What is up with "The application failed to initialize properly (0xc0000142)" error?

You've probably seen this error before in Windows at one time or another.  Somebody launched calc.exe and it failed to run.  The error doesn't tell you much.  It provides you an hex error and your only option is to terminate the application.

I first encountered this error over 20 years ago and unfortunately, it is still around today. 

There are primarily 3 actions that can cause this error:

  • Launching lots of applications
  • Launching an application as a different user
  • Launching an application to a different desktop

This can happen from the user's desktop (the user who logged on by entering their credentials) or from a Windows Service.  Programmatically, you launch applications using the family of CreateProcess APIs (CreateProcessAsUser(), CreateProcessWithLogonW(), CreateProcessWithTokenW()). Another thing you have to look out for in the call is whether, a desktop was specified in the STARTUPINFO struture:

 typedef struct _STARTUPINFO {
  DWORD  cb;
  LPTSTR lpReserved;
  LPTSTR lpDesktop; 

I'll come back to this later.

You'll see the API will succeed but if you check the exit code of the launched process (with GetExitCodeProcess()), it will return 128 or ERROR_WAIT_NO_CHILDREN, "There are no child processes to wait for."

If you are wondering what the error 0xc0000142 means in the above Message Box, you can find the error in ntstatus.h.  It is STATUS_DLL_INIT_FAILED or "{DLL Initialization Failed} Initialization of the dynamic link library %hs failed. The process is terminating abnormally."

If you debugged the launched process and reviewed why Windows wasn't loading the DLL, it makes perfect sense that there was no error with CreateProcess (or CreateProcessAsUser) and the error was seen in the exit code of the launched process.  CreateProcess's responsiblity is to find the exe and provide it to the Windows Loader, if this succeeds then CreateProcess() was done at this point.  If the process can't load the DLLs that are required for it to run, this isn't the responsibility of the loader but is a failure with the application itself.

Why is this happening because of these actions?

It comes down to Windows Stations & Desktops.  Before moving on, if you are not familiar with these objects, I suggest you read the following BLOG posts:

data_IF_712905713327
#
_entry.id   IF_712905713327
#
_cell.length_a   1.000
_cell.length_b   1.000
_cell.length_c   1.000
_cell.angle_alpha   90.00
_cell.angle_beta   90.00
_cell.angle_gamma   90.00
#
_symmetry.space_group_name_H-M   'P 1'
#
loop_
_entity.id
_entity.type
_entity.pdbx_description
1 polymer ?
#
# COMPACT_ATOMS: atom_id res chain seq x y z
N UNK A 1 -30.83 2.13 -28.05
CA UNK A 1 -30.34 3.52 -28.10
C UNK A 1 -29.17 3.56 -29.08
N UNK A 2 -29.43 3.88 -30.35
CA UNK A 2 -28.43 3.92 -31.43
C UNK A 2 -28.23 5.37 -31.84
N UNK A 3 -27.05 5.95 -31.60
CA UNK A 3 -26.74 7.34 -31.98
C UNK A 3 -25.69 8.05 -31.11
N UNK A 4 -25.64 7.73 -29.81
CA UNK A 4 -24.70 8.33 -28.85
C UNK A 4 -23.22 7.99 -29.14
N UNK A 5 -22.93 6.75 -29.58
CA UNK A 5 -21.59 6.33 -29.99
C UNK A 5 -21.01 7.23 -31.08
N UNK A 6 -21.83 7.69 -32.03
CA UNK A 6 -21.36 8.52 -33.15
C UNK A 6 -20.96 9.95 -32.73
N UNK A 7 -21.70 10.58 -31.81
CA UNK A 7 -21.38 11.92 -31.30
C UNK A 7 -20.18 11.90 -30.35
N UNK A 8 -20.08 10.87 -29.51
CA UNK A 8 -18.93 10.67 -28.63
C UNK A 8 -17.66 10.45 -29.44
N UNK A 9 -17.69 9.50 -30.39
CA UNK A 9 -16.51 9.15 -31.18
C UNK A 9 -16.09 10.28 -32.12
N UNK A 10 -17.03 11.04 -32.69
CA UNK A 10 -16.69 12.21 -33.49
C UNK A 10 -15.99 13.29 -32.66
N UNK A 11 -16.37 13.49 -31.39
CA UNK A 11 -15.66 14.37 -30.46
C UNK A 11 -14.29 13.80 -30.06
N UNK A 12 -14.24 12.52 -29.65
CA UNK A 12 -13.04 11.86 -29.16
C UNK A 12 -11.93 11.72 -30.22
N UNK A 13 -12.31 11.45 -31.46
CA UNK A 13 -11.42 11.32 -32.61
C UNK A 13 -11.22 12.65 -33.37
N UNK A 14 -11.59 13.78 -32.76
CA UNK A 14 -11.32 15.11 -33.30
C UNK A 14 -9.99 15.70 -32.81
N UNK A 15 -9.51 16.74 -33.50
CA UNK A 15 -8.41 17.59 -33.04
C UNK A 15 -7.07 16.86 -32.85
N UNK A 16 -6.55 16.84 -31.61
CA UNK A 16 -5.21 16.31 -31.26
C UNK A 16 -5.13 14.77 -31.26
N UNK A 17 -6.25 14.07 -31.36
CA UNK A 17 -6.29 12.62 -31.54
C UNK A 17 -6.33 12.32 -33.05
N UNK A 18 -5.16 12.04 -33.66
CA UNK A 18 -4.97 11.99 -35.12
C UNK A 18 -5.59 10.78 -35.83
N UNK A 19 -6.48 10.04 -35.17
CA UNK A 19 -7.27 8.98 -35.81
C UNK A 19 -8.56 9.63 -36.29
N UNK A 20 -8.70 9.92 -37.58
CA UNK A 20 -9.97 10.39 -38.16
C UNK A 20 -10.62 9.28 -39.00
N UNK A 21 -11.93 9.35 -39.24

You can also read up on them in MSDN:


There are 2 issues you have to consider with Window Stations & Desktops:

  • Desktop Heap Exhaustion - There is a limited amount of desktop heap (memory).
  • Desktop Heap Security - When moving between users or desktops from the calling process, you have to ensure that the launched process has he appropriate permissions to the targeted process.

Let's first start with desktop heap exhaustion.  There have been a lot of Blog Posts and KB articles on this topic.  I will let you review the following links but I'll mention the following:

  1. Services (Session 0) have smaller desktop heaps than the INTERACTIVE desktop.
  2. Desktop Heap has increased with x64 systems.
  3. Desktop Heaps are smaller in Remote Desktop Sessions

There used to be a nice utility, Desktop Heap Monitor Version 8.1 to determine the amount of heap being used on your system.  The only issue is that it was only supported on Windows 2000 and Windows Server 2003.



The only way to do this now is through the Kernel Debugger or through indirect methods such as creating as many Window Stations & Desktops to determine how much space is left.


Desktop Permissions is the other issue where you could encounter this error.  I touched this topic indirectly (following this BLOG post, you shouldn't encounter this issue) on the Windows SDK Support BLOG.  "How to launch processes INTERACTIVELY from a service" See the following:


Years ago, I wrote the following KB article on how to deal with the issue by directly modifying the permissions on the Window Station and Desktop Object

"User32.dll or Kernel32.dll fails to initialize"

I wouldn't recommend using this method anymore.

Today, the INTERACTIVE desktop permissions are accessed using the technique implemented in CreateProcessWithLogonW().  I discussed this in the following BLOG post:


I would recommend doing this to avoid directly modifying the permissions on a Window Station and Desktop controlled by the system since the system could make changes and negate yours and cause your application to not have any more permissions.

I will continue more posts on this topic in the future.